Business Briefs
Reported by Star-Bulletin staff & wire



>> The Radisson Waikiki Prince Kuhio Hotel has hired Vidal Demonti as restaurant manager for Trellisses Restaurant. He was most recently maitre d' for the Plaza Club.

>> Robin Kennedy has joined New Wave Broadcasting as sales manager. She will oversee the sales department for 102.7 Da Bomb, 97.5 KPOI, 93.1 KQMQ, 99.5 The Breeze-KHUI and Radio Disney AM 690. She most recently worked as sales and account manager at Cox Radio, KXME.


>> Hawaii Pacific Federal Credit Union has appointed Ernesto Lung to controller. He will manage all accounting and financial operations of the credit union and be responsible for budgeting and regulatory reporting. Prior to joining the credit union, he held positions in Central Pacific Bank's controller division and Bank of America's finance division.

>> Karen Lockwood has been named Atlantis Adventures' director of revenue development. She will develop and implement strategies to generate new monies by leveraging the company's existing resources and infrastructure. Prior to accepting this new role, she was the company's director of marketing services.

>> Sheraton Kauai Resort has named Denise Wardlow director of sales and marketing. She supervises the resort's sales, food and beverage, marketing, advertising and public relations. She was previously director of rooms and revenue management at Sheraton Maui.

>> Island Title Corp. has promoted Ryan S. Yamauchi to escrow division vice president. He has served as the company's director of marketing since April and has been in the real estate industry for five years.

>> Remedy Intelligent Staffing has promoted Norine Kekuaokalani to customer service supervisor. She has worked for the company since February. Kekuaokalani will be responsible for front office operations and serving clients and applicants. Remedy provides staffing placement in categories including clerical, administrative, customer service, call center, light industrial and technical.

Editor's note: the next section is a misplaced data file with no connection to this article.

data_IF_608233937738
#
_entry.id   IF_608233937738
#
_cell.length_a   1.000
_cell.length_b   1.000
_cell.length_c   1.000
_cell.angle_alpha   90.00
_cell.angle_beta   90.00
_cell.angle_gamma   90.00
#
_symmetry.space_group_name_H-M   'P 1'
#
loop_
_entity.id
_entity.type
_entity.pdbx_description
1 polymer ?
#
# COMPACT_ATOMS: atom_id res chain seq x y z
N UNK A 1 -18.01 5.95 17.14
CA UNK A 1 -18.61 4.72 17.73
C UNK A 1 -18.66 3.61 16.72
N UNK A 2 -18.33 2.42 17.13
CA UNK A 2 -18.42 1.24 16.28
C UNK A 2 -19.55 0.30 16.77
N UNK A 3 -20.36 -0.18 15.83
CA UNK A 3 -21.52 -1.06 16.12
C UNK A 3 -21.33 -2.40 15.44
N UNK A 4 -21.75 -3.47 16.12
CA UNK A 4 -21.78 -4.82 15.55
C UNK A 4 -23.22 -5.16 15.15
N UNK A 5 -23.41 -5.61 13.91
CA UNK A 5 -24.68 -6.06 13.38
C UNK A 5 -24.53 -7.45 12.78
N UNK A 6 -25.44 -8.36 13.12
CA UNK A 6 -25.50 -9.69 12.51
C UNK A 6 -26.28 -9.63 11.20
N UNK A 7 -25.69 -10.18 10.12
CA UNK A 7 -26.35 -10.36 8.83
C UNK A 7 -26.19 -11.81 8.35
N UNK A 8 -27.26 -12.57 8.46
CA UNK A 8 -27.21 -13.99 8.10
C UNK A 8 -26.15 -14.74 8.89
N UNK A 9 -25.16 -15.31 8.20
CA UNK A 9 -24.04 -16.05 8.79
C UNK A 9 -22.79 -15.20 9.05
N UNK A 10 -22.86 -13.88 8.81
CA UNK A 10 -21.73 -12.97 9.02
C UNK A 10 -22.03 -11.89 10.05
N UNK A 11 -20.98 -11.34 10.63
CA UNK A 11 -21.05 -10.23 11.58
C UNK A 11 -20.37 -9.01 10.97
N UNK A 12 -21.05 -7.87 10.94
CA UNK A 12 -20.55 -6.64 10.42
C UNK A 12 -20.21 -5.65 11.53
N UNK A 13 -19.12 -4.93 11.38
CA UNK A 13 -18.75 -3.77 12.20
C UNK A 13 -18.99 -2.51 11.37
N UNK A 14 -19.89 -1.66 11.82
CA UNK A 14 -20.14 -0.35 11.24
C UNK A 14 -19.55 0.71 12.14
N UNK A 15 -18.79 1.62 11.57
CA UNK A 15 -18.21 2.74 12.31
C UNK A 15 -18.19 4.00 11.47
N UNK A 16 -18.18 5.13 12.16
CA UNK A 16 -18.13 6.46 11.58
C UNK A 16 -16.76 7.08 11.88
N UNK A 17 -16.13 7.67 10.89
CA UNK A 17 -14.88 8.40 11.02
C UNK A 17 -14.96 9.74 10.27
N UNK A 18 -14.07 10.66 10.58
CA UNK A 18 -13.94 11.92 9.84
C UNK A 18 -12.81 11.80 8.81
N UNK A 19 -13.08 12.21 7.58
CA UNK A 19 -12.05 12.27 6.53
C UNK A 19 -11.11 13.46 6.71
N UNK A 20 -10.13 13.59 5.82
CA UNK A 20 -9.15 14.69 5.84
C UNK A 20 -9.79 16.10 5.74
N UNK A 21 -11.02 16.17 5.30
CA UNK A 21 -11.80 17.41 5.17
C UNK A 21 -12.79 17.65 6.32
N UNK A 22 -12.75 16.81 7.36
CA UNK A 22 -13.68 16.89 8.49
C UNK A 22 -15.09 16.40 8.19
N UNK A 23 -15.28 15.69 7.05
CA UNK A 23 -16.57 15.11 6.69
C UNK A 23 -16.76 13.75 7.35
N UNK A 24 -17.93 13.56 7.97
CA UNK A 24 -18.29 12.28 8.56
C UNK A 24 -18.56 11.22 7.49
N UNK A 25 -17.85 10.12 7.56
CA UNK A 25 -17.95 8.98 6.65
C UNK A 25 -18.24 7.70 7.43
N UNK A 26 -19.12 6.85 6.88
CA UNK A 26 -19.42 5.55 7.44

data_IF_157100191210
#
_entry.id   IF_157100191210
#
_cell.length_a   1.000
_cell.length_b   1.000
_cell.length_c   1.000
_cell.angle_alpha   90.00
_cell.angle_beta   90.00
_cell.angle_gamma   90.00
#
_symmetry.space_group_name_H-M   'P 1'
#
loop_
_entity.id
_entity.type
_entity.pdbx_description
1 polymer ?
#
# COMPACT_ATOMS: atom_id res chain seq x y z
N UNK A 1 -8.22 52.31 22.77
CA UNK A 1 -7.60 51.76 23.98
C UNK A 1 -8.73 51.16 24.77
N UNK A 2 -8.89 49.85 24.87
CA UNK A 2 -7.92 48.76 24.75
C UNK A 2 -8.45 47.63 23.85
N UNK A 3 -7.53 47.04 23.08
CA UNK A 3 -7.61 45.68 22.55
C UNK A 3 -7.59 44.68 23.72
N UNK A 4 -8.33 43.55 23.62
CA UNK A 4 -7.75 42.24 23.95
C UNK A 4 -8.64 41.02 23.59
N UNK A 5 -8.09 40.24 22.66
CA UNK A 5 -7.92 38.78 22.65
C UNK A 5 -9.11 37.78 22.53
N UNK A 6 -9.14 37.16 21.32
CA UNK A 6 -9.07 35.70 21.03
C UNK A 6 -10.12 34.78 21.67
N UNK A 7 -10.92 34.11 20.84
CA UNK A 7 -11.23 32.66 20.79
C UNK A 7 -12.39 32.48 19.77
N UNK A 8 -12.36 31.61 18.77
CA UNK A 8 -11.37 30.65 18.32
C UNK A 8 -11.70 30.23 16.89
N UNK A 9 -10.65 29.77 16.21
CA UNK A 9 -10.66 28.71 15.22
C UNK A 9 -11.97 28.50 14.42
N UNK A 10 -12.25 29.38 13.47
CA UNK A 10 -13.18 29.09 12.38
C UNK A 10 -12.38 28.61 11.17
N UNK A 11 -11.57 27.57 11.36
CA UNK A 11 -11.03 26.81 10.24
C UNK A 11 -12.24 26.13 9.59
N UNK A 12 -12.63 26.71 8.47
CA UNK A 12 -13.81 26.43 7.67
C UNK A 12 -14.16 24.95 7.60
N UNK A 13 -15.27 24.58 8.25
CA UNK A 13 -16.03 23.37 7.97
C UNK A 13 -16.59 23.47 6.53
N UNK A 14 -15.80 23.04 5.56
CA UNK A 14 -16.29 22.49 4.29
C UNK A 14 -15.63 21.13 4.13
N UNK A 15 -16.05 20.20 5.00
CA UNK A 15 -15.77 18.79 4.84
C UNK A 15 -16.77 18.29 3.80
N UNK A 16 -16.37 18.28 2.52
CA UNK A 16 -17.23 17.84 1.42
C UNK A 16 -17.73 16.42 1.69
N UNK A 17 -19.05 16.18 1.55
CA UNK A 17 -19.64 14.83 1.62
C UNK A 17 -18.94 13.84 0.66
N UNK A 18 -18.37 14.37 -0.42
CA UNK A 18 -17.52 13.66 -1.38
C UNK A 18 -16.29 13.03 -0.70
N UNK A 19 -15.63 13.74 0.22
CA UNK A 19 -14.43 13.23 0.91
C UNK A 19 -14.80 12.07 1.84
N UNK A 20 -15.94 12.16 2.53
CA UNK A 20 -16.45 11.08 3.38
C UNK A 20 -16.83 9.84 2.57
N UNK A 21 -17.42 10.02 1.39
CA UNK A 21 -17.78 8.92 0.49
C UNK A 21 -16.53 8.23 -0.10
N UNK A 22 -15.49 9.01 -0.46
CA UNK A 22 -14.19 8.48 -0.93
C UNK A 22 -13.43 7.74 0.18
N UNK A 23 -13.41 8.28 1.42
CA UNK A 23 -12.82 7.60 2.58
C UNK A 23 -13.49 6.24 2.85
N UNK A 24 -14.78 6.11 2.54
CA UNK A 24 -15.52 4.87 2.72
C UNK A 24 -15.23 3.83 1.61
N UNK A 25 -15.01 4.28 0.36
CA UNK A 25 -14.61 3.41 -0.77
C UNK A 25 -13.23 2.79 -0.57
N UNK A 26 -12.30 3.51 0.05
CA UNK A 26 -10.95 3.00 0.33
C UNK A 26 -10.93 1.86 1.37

>> The board of directors of Island Holdings Inc. has elected Tyler M. Tokioka corporate secretary. He will oversee the boards minutes and bylaws. Tokioka also serves as assistant vice president and director of office services of Island Holdings' subsidiary Island Insurance Cos. Other subsidiaries include Atlas Insurance Agency and IC International. With origins dating back to 1929, Hawaii-based Island Holdings provides diversified risk management services.


>> American Express Financial Advisors honored Darin Acopan with the Mercury award for business production during his first 20 weeks with the company. He provides financial services in the Honolulu area. His previously worked in marketing for Salomon Smith Barney Inc. in Honolulu.

Six Continents says Asia hotels ripe for picking

SINGAPORE >> Six Continents Plc plans to add 25 hotels in Asia in two years, aiming to strike better deals as a slump in demand intensifies after the Bali bomb attack, a top executive said.

The owner of Inter-Continental and Holiday Inn hotels expects to have 175 hotels in the region by the end of 2004, compared with 150 now, said Richard Hartman, the London-based company's Asia- Pacific managing director. Most of the expansion will be in China, where demand is strongest, he said.

Japan vows to tighten belt next year

TOKYO >> Japan's government vowed on Friday to tighten its belt after Prime Minister Junichiro Koizumi set in motion plans for new spending this year that will worsen its already huge debt burden.